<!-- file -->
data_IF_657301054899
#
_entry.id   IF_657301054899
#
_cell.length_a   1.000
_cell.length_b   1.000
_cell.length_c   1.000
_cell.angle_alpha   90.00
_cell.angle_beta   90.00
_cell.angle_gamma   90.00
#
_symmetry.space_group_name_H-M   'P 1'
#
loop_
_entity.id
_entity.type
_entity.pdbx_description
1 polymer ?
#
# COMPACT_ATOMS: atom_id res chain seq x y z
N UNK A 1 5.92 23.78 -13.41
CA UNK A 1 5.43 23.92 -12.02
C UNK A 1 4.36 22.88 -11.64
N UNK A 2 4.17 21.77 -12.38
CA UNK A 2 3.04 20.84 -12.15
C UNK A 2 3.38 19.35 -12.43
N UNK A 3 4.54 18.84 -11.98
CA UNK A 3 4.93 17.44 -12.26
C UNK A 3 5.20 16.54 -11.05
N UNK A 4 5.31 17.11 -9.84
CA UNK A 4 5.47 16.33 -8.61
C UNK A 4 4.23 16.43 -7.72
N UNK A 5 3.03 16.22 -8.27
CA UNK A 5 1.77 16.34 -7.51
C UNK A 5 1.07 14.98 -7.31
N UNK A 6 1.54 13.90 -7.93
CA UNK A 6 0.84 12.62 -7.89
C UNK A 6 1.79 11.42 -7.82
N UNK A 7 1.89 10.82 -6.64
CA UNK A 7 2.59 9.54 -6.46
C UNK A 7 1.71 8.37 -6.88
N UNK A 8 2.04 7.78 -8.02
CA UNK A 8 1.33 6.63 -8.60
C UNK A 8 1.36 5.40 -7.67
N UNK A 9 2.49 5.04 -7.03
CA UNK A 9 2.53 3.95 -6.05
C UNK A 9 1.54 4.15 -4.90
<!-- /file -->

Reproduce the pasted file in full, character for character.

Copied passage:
data_IF_657301054899
#
_entry.id   IF_657301054899
#
_cell.length_a   1.000
_cell.length_b   1.000
_cell.length_c   1.000
_cell.angle_alpha   90.00
_cell.angle_beta   90.00
_cell.angle_gamma   90.00
#
_symmetry.space_group_name_H-M   'P 1'
#
loop_
_entity.id
_entity.type
_entity.pdbx_description
1 polymer ?
#
# COMPACT_ATOMS: atom_id res chain seq x y z
N UNK A 1 5.92 23.78 -13.41
CA UNK A 1 5.43 23.92 -12.02
C UNK A 1 4.36 22.88 -11.64
N UNK A 2 4.17 21.77 -12.38
CA UNK A 2 3.04 20.84 -12.15
C UNK A 2 3.38 19.35 -12.43
N UNK A 3 4.54 18.84 -11.98
CA UNK A 3 4.93 17.44 -12.26
C UNK A 3 5.20 16.54 -11.05
N UNK A 4 5.31 17.11 -9.84
CA UNK A 4 5.47 16.33 -8.61
C UNK A 4 4.23 16.43 -7.72
N UNK A 5 3.03 16.22 -8.27
CA UNK A 5 1.77 16.34 -7.51
C UNK A 5 1.07 14.98 -7.31
N UNK A 6 1.54 13.90 -7.93
CA UNK A 6 0.84 12.62 -7.89
C UNK A 6 1.79 11.42 -7.82
N UNK A 7 1.89 10.82 -6.64
CA UNK A 7 2.59 9.54 -6.46
C UNK A 7 1.71 8.37 -6.88
N UNK A 8 2.04 7.78 -8.02
CA UNK A 8 1.33 6.63 -8.60
C UNK A 8 1.36 5.40 -7.67
N UNK A 9 2.49 5.04 -7.03
CA UNK A 9 2.53 3.95 -6.05
C UNK A 9 1.54 4.15 -4.90